>> x = 2 + 3x = 5>> ansans = 4
At this point the workspace has two variables
. The development environmenthas workspace editor which allows you to examine the variables in the workspace and howmuch space they consume. You can clear the workspace to its original state by typing thecommand
1.2.2 Loading scripts from ﬁles
You can use the M
built-in editor to write scripts, save them to ﬁles, and then havethem loaded and evaluated as if you typed the commands directly into the command line.Also, while in the command line shell, you can type the ﬁle name containing a M
script to achieve the same effect. Text ﬁles containing M
code are called m-ﬁles andhave the ﬁle extension “
”.As you develop a script, you will follow a cycle of editing and loading. When youreload your script, the workspace from the previous cycle will still be in effect unless youclear it. You probably want to clear it to avoid subtle reinitialization errors. The best wayto do this is to put the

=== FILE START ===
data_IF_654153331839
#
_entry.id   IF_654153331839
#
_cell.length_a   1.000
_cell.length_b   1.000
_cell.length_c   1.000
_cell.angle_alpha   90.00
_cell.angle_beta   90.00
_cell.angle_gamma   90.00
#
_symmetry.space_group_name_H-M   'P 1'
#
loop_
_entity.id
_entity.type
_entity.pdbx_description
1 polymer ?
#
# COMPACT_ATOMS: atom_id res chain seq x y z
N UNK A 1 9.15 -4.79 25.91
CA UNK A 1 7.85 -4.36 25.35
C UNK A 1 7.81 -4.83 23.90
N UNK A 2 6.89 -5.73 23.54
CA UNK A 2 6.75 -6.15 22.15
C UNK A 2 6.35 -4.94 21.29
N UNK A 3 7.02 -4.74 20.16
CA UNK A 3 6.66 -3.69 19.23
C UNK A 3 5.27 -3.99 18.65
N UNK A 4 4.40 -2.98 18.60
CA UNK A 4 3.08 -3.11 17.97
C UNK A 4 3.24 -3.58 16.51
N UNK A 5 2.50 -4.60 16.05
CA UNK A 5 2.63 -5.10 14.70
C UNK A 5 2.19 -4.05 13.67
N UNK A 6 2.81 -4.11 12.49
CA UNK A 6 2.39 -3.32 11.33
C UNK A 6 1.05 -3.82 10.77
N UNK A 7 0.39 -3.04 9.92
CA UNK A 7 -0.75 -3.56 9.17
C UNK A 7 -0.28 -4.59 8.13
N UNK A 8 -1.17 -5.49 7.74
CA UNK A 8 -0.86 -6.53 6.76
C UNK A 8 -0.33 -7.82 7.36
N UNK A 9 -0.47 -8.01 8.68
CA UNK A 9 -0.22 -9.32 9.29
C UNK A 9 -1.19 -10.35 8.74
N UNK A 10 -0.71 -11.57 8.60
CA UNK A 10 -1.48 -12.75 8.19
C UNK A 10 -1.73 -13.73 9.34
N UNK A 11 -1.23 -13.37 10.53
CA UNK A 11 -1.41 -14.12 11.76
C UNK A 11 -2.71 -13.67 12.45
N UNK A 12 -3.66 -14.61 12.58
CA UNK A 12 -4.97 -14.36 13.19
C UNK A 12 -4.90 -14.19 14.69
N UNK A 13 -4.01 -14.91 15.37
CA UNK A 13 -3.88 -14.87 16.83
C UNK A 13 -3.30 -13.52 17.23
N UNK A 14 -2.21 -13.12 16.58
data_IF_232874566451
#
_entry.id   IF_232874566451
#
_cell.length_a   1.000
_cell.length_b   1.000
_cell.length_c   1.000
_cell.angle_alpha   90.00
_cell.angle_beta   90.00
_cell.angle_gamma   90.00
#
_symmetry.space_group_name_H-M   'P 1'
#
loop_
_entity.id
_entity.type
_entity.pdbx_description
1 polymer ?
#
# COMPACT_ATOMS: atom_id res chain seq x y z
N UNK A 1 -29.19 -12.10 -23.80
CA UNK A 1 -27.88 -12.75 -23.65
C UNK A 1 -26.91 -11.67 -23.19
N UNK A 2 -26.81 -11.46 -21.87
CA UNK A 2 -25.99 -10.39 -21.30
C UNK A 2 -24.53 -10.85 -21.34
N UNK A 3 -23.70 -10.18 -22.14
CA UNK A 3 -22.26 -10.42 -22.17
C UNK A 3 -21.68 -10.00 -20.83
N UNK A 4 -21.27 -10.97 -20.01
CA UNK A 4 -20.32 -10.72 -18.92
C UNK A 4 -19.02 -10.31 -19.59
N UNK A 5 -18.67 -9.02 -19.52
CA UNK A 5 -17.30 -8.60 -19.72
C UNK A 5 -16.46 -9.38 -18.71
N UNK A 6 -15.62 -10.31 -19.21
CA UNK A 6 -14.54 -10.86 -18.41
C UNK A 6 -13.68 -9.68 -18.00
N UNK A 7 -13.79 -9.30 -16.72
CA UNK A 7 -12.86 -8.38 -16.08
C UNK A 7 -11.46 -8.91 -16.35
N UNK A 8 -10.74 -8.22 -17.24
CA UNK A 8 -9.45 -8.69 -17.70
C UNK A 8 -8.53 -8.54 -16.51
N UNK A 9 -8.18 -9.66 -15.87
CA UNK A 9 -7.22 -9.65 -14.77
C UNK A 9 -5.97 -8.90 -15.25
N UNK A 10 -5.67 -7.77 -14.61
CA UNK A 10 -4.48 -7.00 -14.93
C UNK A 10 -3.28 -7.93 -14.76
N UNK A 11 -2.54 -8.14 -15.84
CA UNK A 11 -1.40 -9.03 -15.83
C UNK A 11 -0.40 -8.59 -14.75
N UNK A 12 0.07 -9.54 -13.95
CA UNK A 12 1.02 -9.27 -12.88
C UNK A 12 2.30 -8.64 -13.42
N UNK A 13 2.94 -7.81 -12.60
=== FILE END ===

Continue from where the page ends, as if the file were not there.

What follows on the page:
command as the ﬁrst line of the script, so that the script runsin a virgin workspace.
2 Vectorizing code
scripts achieve efﬁciency in speed of execution by using large instruc-tions to reduce decoding overhead and by using space to decrease time. For a given problemsize, M
scipts use a lot of memory. Thus M
trades memory to increase speed.
The primary data structure in M
is a matrix. The appendix in this tutorial has moreinformation about matrices. You can create and initialize a matrix by typing the matrixvalues in an assignment statement. The example below creates a
matrix of double-precision ﬂoating-point values and then sets the variable
to reference the matrix.
Noticethat the variable
was not previously declared. The rows of the matrix are terminated withsemicolons. All the commands below create the same matrix.
>> w = [1 2 3; 4 5 6]>> w = [1 2 3; 4 5 6;]>> w = [1, 2, 3; 4, 5, 6]>> w = [1, 2, 3; 4, 5, 6;]
Numbers in M
are always double-precision ﬂoating-point.